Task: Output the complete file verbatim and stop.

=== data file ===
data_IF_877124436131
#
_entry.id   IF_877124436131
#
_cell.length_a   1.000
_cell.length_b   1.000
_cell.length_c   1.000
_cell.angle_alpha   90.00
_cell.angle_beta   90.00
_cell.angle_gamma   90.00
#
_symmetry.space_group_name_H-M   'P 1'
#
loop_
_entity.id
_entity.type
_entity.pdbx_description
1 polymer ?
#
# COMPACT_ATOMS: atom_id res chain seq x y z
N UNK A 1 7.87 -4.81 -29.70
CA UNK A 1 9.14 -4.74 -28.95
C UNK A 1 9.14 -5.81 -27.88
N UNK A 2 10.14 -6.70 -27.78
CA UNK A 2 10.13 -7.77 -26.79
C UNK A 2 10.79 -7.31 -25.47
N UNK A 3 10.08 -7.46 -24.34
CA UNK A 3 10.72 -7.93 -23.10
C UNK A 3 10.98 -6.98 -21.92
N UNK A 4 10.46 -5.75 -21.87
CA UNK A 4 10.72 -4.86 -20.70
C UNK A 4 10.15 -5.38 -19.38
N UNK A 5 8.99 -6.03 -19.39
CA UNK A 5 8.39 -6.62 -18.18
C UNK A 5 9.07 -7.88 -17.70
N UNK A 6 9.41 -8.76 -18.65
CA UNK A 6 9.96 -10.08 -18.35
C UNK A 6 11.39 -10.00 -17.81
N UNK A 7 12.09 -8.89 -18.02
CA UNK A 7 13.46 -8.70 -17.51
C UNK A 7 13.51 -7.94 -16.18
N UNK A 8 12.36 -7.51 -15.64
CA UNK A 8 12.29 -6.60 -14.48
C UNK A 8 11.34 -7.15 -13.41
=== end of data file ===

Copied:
data_IF_877124436131
#
_entry.id   IF_877124436131
#
_cell.length_a   1.000
_cell.length_b   1.000
_cell.length_c   1.000
_cell.angle_alpha   90.00
_cell.angle_beta   90.00
_cell.angle_gamma   90.00
#
_symmetry.space_group_name_H-M   'P 1'
#
loop_
_entity.id
_entity.type
_entity.pdbx_description
1 polymer ?
#
# COMPACT_ATOMS: atom_id res chain seq x y z
N UNK A 1 7.87 -4.81 -29.70
CA UNK A 1 9.14 -4.74 -28.95
C UNK A 1 9.14 -5.81 -27.88
N UNK A 2 10.14 -6.70 -27.78
CA UNK A 2 10.13 -7.77 -26.79
C UNK A 2 10.79 -7.31 -25.47
N UNK A 3 10.08 -7.46 -24.34
CA UNK A 3 10.72 -7.93 -23.10
C UNK A 3 10.98 -6.98 -21.92
N UNK A 4 10.46 -5.75 -21.87
CA UNK A 4 10.72 -4.86 -20.70
C UNK A 4 10.15 -5.38 -19.38
N UNK A 5 8.99 -6.03 -19.39
CA UNK A 5 8.39 -6.62 -18.18
C UNK A 5 9.07 -7.88 -17.70
N UNK A 6 9.41 -8.76 -18.65
CA UNK A 6 9.96 -10.08 -18.35
C UNK A 6 11.39 -10.00 -17.81
N UNK A 7 12.09 -8.89 -18.02
CA UNK A 7 13.46 -8.70 -17.51
C UNK A 7 13.51 -7.94 -16.18
N UNK A 8 12.36 -7.51 -15.64
CA UNK A 8 12.29 -6.60 -14.48
C UNK A 8 11.34 -7.15 -13.41